About two years ago, Peter and his staff began using JMP. Bingo.
“It used to take me two days, once a month, to do those calculations and then graph them in Excel. With JMP, I can do it in less than an hour. The data comes to me as a download in Excel, and I just throw it straight into JMP, press a few buttons, check to see if the data is tidied up and then launch my analysis in JMP.”
Using the JMP Distribution platform, “in a couple of clicks, I’ve got a full description of everything by month, or whatever time frame I choose, plus the weight factors. That gives me all the basic statistics and measures I need.”
Breaking down the process
GCG now uses JMP to analyze the process, determining at which steps the materials are moving slowest.
“Using JMP, I can identify bottlenecks very easily,” Peter says. “Being able to identify where your main issues are – where you should focus your attention – is, obviously, very helpful. The processes we have are multifarious and fairly complex, and one of the useful things is to know where to go to apply your Lean tools. JMP targets my efforts.”
Among the things JMP helped uncover was a tendency to inadvertently leave things sitting to one side.
“If the average time for moving a product through the plant is 15 days and I see that it’s hanging around 30, 40 or 50 days, I ask what’s going on here, and immediately people go in and start identifying the problem and sorting it out.
“That’s the sort of thing that is readily apparent when I use JMP. Things like that just pop out,” he says.
Peter says his staff has determined that there are significant differences among products in the time it takes to move through the plant and that he and his team are now addressing those discrepancies where possible.
Peter also makes good use of the JMP Graph Builder – which allows him to detect trends and uncover discrepancies – and he often presents his findings to management and his team using the full range of JMP graphs and tables.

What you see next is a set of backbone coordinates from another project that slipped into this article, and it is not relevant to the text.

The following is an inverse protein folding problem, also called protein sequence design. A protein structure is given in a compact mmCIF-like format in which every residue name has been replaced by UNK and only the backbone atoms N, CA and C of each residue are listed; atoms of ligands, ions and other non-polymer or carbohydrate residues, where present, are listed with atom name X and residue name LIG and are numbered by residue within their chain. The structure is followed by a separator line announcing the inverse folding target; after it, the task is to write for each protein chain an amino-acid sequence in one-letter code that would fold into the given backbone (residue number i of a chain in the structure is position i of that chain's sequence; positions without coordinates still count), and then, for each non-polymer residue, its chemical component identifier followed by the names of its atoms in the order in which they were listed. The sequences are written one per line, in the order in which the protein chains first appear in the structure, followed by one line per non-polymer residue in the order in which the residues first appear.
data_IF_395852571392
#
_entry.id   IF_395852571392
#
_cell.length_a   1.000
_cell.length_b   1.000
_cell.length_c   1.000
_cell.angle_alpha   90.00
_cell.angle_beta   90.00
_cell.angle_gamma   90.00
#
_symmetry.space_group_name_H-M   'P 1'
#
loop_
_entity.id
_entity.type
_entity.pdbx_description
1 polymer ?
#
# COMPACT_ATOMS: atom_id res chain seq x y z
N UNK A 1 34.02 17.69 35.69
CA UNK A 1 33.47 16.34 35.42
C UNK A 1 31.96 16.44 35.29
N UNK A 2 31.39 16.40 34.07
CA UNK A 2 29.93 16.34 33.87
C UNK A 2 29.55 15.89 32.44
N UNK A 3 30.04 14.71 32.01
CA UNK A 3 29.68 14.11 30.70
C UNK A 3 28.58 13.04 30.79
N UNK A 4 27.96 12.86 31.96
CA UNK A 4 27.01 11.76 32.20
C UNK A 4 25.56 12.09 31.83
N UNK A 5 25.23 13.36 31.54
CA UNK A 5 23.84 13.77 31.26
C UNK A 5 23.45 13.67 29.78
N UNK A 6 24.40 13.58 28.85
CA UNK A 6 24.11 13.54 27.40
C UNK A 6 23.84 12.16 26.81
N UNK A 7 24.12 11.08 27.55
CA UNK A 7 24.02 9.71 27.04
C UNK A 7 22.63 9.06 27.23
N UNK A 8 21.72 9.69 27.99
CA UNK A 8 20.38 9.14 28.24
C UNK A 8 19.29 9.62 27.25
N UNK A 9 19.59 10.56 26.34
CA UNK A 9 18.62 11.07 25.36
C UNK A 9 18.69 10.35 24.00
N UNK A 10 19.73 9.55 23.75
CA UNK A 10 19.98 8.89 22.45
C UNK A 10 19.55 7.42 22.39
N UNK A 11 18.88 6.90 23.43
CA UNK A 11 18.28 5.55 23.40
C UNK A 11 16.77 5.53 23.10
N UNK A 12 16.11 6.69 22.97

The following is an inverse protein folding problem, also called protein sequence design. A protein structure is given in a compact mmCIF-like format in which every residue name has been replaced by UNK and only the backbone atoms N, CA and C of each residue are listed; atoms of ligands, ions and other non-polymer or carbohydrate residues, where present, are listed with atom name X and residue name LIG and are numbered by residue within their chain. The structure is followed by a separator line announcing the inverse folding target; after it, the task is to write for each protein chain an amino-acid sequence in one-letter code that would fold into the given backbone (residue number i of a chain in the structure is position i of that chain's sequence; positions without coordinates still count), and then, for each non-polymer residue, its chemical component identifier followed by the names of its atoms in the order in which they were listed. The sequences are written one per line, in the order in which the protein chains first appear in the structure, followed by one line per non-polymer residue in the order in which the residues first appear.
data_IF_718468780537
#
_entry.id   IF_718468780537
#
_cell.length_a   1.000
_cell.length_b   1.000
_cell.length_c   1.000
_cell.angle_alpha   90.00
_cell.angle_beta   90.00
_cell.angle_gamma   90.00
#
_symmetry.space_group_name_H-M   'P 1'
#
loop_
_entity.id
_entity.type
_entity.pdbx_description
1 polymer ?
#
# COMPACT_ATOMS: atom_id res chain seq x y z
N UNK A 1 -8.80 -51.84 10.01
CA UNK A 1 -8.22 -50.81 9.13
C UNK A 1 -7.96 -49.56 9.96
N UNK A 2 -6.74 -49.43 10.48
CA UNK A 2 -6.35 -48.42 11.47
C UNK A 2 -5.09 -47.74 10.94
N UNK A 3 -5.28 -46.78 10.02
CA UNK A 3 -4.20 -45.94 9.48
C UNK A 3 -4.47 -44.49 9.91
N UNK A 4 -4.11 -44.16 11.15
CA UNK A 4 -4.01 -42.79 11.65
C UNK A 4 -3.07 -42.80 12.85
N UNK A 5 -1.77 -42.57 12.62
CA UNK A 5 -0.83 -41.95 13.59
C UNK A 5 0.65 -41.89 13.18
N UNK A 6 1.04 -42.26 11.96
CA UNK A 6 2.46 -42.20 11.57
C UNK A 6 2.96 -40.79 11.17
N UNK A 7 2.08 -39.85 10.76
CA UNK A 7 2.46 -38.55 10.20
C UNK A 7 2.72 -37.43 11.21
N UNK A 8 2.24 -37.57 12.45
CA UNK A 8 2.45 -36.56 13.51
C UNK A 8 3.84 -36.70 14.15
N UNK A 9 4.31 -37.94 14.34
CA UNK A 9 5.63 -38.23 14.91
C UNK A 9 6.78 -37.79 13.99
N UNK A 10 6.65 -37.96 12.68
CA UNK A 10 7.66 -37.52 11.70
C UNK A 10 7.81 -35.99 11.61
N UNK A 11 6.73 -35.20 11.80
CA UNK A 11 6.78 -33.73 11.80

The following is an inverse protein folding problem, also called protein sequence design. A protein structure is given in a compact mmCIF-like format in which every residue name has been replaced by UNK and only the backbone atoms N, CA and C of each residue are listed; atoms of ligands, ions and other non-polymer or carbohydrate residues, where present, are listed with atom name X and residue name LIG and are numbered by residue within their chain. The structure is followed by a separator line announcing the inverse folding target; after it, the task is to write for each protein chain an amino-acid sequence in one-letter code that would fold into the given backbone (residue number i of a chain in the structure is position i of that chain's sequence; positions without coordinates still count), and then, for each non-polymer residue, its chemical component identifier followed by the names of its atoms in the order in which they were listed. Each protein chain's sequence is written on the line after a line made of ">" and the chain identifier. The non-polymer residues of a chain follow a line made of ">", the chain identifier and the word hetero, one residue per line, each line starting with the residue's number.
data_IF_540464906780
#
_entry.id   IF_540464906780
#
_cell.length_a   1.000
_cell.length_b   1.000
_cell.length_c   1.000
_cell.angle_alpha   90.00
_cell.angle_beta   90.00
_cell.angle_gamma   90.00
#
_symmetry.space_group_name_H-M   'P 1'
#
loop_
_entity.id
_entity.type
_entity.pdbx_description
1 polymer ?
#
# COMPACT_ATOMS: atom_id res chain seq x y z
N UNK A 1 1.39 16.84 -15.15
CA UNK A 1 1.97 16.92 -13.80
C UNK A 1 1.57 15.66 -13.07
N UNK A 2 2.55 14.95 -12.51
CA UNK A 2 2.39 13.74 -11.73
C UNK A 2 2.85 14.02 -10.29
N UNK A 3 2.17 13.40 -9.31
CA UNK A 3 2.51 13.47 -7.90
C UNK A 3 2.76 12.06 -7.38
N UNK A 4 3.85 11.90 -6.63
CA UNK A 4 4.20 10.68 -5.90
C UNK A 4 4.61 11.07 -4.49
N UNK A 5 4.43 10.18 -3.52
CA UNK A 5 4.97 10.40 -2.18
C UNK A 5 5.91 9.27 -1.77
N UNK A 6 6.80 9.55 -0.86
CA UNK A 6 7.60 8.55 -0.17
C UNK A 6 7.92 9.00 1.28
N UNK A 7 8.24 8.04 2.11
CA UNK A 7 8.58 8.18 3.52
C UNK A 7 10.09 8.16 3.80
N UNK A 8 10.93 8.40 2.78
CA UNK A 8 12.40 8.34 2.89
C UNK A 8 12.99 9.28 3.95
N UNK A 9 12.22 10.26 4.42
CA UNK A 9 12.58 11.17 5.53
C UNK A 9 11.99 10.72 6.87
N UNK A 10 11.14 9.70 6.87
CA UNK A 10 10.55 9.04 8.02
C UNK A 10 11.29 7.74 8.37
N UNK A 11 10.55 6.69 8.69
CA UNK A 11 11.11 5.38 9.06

But, essentially, the JMP Distribution platform is “the tool.”
“When you’re looking at a lot of data,” he says, “it’s a very easy tool that allows you to scan through a heck of a lot very quickly. But then there are so many other tools with JMP, in terms of design of experiments and modeling that you can bend your head around. But the Distribution platform is where it all starts. It delivers most of what I want before I even start digging into it.”
Going forward, Peter expects to more fully utilize JMP’s analytical powers and use modeling to identify key areas in which to focus for further Lean improvements.
He says that since implementing Lean practices, the Leeds plant has reduced its non-value-added time by about half. JMP is helping drive that success and is very clearly presenting the data to back it up.
“Because we’re doing Lean work all the time, it’s very easy to say, ‘Well, I know it’s a good thing to do.’ But it’s certainly useful to have plenty of data to support the fact that you’re actually delivering and improving performance,” Peter says.
Being able to identify where your main issues are – where you should focus your attention – is, obviously, very helpful.... JMP targets my efforts.
Kodak Graphic Communications Group